Subsidiary managers initiate strategies and innovations that become strategy for the corporation as a whole.
      Unification and coordination are achieved primarily through corporate culture, shared visions and values, and management style rather than through formal structures and systems
      19 May 2010
      22
      Renault-Nissan
    • Strategy
      Culture
      Size/
      Life Cycle
      Environment
      Contingency FactorsAffecting Organization Design
      Technology
      RENAULT-NISSAN
      Organizational Structure and Design
      19 May 2010
      23
      Renault-Nissan
    • Who is Carlos Ghosn?
      Born on 9th March, 1954, in Porto Bello, Brazil
      Moved to Lebanon with his parents in 1960 for primary education in a Jesuit School
      Throughout his life he lived and worked all over the world and gained wide cultural awareness
      Spent 18 years with Michelin in Brazil and North America
      Joined Renault in 1996 as Executive Vice President of Advanced R&D, Manufacturing and Purchasing
      Appointed as COO of Renault in 1998.
      Joined Nissan Motor as Chief Operating Officer in June 1999 and was named Chief Executive Officer in June 2001.
      President of Renault since May 2005
      Remains President and CEO of Nissan
      Carlos Ghosn is also a director of Alcoa and AvtoVAZ.
      He is appointed President and CEO of Renault on May 6, 2009.
      19 May 2010
      24
      Renault-Nissan
    • Fiedler`s Contingency Theory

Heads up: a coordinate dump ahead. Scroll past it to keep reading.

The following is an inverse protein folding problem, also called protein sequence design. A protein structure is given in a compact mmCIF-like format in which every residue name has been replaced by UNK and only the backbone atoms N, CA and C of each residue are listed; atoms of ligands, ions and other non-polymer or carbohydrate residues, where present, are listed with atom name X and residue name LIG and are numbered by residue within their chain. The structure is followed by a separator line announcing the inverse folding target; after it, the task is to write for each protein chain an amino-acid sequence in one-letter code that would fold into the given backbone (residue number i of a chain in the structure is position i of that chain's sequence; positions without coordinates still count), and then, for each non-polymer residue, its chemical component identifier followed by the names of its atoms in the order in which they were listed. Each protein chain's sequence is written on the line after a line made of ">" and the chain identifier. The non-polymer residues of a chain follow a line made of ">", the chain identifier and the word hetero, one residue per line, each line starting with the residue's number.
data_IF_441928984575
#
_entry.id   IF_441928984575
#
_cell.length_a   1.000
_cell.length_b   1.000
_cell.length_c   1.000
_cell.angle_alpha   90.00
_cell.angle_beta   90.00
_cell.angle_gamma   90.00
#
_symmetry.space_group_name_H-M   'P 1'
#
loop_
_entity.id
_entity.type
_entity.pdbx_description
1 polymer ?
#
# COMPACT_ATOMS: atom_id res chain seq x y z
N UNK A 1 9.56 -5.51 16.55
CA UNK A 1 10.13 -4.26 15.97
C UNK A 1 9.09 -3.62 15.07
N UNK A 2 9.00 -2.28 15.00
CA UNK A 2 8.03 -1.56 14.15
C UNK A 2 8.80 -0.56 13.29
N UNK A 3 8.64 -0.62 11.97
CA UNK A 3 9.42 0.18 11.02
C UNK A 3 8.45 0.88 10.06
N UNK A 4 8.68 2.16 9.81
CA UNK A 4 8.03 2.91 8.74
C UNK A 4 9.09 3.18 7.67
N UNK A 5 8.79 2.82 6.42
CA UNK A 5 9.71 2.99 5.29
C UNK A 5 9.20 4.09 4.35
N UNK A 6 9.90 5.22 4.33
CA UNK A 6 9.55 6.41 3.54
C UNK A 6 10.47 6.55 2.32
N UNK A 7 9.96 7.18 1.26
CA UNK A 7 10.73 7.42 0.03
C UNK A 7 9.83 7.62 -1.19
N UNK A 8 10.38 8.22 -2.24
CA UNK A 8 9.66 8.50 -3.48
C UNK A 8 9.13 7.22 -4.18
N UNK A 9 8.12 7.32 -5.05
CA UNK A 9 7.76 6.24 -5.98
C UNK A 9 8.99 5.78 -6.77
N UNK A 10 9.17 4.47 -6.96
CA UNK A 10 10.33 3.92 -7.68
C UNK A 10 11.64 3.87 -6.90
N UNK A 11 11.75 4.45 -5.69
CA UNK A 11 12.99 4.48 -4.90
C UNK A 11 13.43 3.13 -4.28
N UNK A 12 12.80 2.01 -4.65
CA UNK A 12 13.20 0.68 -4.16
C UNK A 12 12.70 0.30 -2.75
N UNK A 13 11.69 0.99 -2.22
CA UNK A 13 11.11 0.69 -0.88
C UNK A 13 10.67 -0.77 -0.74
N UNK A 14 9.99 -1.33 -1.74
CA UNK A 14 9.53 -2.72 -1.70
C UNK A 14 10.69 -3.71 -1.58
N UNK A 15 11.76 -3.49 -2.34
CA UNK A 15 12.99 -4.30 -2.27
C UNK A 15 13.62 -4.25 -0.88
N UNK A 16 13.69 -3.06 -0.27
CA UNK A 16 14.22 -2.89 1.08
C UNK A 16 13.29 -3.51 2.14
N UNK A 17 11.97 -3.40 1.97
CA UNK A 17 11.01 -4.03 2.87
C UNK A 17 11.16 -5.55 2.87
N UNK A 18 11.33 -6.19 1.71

19 May 2010
      25
      Renault-Nissan
    • Fiedler`s Contingency Theory
      19 May 2010
      26
      Renault-Nissan
    • Turnaround strategy
      Lewin’s model
      Renault-Nissan
      27
      3 June 2010
      19 May 2010
      27
      Renault-Nissan
    • SWOT – ExternalAnalysis
      Automakers face legislation increasingly restrictively on the fuel consumption
      Market has become hyper-competitive
      Heavy investment in R&D
      Strategy of cost becomes the major issue
      The opportunities in Asia :
      19 May 2010
      28
      Renault-Nissan
    • SWOT ExternalAnalysisCont’d
      To stay competitive Renault must diversify geographically by integrating a company that already has strong position in Asia, particularly in the regions identified - Nissan meets these criteria geography.
      However, the settlements are a necessary but not sufficient in the choice of partner
      19 May 2010
      29
      Renault-Nissan
    • SWOT - InternalAnalysis
      • The majority of the weaknesses are strength for Nissan Renault and vice versa: we can say that they are complementary in many respects. Moreover, we note that Nissan weaknesses are only due to a bad optimization from their resources and skills.
      19 May 2010
      30
      Renault-Nissan
    • The benefits of alliance with respect to other strategies
      In the market for car manufacturers, the only appropriate strategy is that allows the rapid acquisition of new skills.
      Strategy of horizontal diversification.
      Merger
      Acquisition
      Alliance
      Complementarities between the strengths and weaknesses of both companies
      Distinctive resources and competencies
      Learning: major challenge - little degree of synergy would cause a high cost of restructuring
      Advantages of the alliance before merger and acquisition
      economies of scale, geographically diversification, the reputation, the bargaining power
      19 May 2010
      31
      Renault-Nissan
    • Thank you for your attention!
      Renault-Nissan
      32
      3 June 2010
      19 May 2010
      32
      Renault-Nissan